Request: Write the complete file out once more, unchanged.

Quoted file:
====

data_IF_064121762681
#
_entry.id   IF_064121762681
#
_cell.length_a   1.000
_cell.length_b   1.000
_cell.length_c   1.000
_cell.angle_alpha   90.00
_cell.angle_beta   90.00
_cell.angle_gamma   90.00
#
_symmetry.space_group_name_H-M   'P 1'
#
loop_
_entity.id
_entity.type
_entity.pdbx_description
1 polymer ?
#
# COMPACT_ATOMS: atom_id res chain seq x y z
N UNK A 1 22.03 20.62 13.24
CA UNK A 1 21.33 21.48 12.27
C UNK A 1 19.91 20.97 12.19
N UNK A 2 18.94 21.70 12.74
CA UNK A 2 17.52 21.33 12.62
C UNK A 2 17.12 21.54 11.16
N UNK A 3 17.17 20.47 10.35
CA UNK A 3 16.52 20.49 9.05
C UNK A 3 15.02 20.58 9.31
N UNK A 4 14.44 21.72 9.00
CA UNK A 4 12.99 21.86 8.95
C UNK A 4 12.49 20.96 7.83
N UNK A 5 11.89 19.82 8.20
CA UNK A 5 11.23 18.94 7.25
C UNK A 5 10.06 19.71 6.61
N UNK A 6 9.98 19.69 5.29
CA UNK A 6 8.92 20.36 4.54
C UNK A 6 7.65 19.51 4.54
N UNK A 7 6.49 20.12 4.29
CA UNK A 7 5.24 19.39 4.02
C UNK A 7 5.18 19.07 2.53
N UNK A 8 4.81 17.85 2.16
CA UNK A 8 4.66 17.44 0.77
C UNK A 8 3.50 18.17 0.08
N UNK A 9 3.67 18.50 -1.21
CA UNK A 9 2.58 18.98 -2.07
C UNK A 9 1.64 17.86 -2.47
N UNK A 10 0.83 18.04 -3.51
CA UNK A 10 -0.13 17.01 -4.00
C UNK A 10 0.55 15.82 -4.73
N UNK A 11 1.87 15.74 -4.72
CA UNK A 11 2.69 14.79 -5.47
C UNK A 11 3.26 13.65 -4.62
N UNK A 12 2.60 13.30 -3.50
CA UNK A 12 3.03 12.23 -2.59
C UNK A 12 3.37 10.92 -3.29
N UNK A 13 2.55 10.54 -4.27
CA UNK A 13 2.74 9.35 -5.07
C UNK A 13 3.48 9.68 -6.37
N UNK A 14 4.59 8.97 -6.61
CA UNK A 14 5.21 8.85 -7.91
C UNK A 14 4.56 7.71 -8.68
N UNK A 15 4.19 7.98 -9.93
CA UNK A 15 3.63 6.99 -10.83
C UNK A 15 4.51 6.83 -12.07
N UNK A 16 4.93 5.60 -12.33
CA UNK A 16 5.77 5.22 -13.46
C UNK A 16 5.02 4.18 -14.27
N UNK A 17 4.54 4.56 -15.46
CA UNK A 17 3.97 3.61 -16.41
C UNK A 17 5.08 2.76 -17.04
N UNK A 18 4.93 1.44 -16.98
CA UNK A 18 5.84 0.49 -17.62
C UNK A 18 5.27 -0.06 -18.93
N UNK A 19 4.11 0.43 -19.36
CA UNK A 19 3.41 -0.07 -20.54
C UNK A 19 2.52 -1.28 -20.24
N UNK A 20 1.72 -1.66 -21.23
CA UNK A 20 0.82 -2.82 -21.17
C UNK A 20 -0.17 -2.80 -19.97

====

data_IF_064121762681
#
_entry.id   IF_064121762681
#
_cell.length_a   1.000
_cell.length_b   1.000
_cell.length_c   1.000
_cell.angle_alpha   90.00
_cell.angle_beta   90.00
_cell.angle_gamma   90.00
#
_symmetry.space_group_name_H-M   'P 1'
#
loop_
_entity.id
_entity.type
_entity.pdbx_description
1 polymer ?
#
# COMPACT_ATOMS: atom_id res chain seq x y z
N UNK A 1 22.03 20.62 13.24
CA UNK A 1 21.33 21.48 12.27
C UNK A 1 19.91 20.97 12.19
N UNK A 2 18.94 21.70 12.74
CA UNK A 2 17.52 21.33 12.62
C UNK A 2 17.12 21.54 11.16
N UNK A 3 17.17 20.47 10.35
CA UNK A 3 16.52 20.49 9.05
C UNK A 3 15.02 20.58 9.31
N UNK A 4 14.44 21.72 9.00
CA UNK A 4 12.99 21.86 8.95
C UNK A 4 12.49 20.96 7.83
N UNK A 5 11.89 19.82 8.20
CA UNK A 5 11.23 18.94 7.25
C UNK A 5 10.06 19.71 6.61
N UNK A 6 9.98 19.69 5.29
CA UNK A 6 8.92 20.36 4.54
C UNK A 6 7.65 19.51 4.54
N UNK A 7 6.49 20.12 4.29
CA UNK A 7 5.24 19.39 4.02
C UNK A 7 5.18 19.07 2.53
N UNK A 8 4.81 17.85 2.16
CA UNK A 8 4.66 17.44 0.77
C UNK A 8 3.50 18.17 0.08
N UNK A 9 3.67 18.50 -1.21
CA UNK A 9 2.58 18.98 -2.07
C UNK A 9 1.64 17.86 -2.47
N UNK A 10 0.83 18.04 -3.51
CA UNK A 10 -0.13 17.01 -4.00
C UNK A 10 0.55 15.82 -4.73
N UNK A 11 1.87 15.74 -4.72
CA UNK A 11 2.69 14.79 -5.47
C UNK A 11 3.26 13.65 -4.62
N UNK A 12 2.60 13.30 -3.50
CA UNK A 12 3.03 12.23 -2.59
C UNK A 12 3.37 10.92 -3.29
N UNK A 13 2.55 10.54 -4.27
CA UNK A 13 2.74 9.35 -5.07
C UNK A 13 3.48 9.68 -6.37
N UNK A 14 4.59 8.97 -6.61
CA UNK A 14 5.21 8.85 -7.91
C UNK A 14 4.56 7.71 -8.68
N UNK A 15 4.19 7.98 -9.93
CA UNK A 15 3.63 6.99 -10.83
C UNK A 15 4.51 6.83 -12.07
N UNK A 16 4.93 5.60 -12.33
CA UNK A 16 5.77 5.22 -13.46
C UNK A 16 5.02 4.18 -14.27
N UNK A 17 4.54 4.56 -15.46
CA UNK A 17 3.97 3.61 -16.41
C UNK A 17 5.08 2.76 -17.04
N UNK A 18 4.93 1.44 -16.98
CA UNK A 18 5.84 0.49 -17.62
C UNK A 18 5.27 -0.06 -18.93
N UNK A 19 4.11 0.43 -19.36
CA UNK A 19 3.41 -0.07 -20.54
C UNK A 19 2.52 -1.28 -20.24
N UNK A 20 1.72 -1.66 -21.23
CA UNK A 20 0.82 -2.82 -21.17
C UNK A 20 -0.17 -2.80 -19.97